Not a lot in President Obama's West Point speech that is new on Lawfare-related matters. Here are key excerpts.
On broad counterterrorism strategy:
First, let me repeat a principle I put forward at the outset of my presidency: The United States will use military force, unilaterally if necessary, when our core interests demand it -- when our people are threatened; when our livelihoods are at stake; when the security of our allies is in danger.
In these circumstances, we still need to ask tough questions about whether our actions are proportional and effective and just. International opinion matters, but America should never ask permission to protect our people, our homeland or our way of life. (Applause.)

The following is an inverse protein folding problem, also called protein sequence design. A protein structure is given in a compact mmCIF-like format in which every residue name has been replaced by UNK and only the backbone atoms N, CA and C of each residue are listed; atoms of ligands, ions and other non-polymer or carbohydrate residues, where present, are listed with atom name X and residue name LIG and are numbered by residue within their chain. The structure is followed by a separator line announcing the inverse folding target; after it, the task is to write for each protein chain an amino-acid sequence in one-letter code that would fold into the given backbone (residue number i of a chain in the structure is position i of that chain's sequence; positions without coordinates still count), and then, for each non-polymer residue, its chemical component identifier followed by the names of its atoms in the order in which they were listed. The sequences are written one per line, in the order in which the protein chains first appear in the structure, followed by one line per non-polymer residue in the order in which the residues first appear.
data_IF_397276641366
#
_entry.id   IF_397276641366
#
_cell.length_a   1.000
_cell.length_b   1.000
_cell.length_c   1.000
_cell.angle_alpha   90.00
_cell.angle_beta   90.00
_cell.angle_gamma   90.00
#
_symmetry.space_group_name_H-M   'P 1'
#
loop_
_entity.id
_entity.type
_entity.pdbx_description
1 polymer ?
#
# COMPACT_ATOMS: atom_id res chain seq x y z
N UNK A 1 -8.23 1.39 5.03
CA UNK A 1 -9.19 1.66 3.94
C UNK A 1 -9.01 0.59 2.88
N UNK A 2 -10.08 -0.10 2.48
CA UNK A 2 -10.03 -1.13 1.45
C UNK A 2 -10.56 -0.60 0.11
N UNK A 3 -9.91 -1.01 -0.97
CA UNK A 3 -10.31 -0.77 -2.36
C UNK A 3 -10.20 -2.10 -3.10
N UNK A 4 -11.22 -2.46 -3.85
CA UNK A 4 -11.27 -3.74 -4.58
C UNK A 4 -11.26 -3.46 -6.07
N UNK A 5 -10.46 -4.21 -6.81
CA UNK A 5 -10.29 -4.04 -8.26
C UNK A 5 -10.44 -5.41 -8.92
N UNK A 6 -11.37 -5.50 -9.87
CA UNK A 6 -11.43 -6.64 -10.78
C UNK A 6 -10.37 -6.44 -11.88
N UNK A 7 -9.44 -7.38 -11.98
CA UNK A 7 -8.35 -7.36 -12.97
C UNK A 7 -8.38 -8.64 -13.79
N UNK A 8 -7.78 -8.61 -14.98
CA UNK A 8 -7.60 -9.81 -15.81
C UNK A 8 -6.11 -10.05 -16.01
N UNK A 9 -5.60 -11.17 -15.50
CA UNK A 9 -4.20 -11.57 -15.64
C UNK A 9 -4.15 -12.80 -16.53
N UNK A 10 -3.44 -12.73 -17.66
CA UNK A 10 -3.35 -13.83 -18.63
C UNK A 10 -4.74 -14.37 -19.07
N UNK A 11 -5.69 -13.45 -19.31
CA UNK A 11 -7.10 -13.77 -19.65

On the other hand, when issues of global concern do not pose a direct threat to the United States, when such issues are at stake, when crises arise that stir our conscience or push the world in a more dangerous direction but do not directly threaten us, then the threshold for military action must be higher. In such circumstances, we should not go it alone. Instead, we must mobilize allies and partners to take collective action. We have to broaden our tools to include diplomacy and development, sanctions and isolation, appeals to international law, and, if just, necessary and effective, multilateral military action. In such circumstances, we have to work with others because collective action in these circumstances is more likely to succeed, more likely to be sustained, less likely to lead to costly mistakes.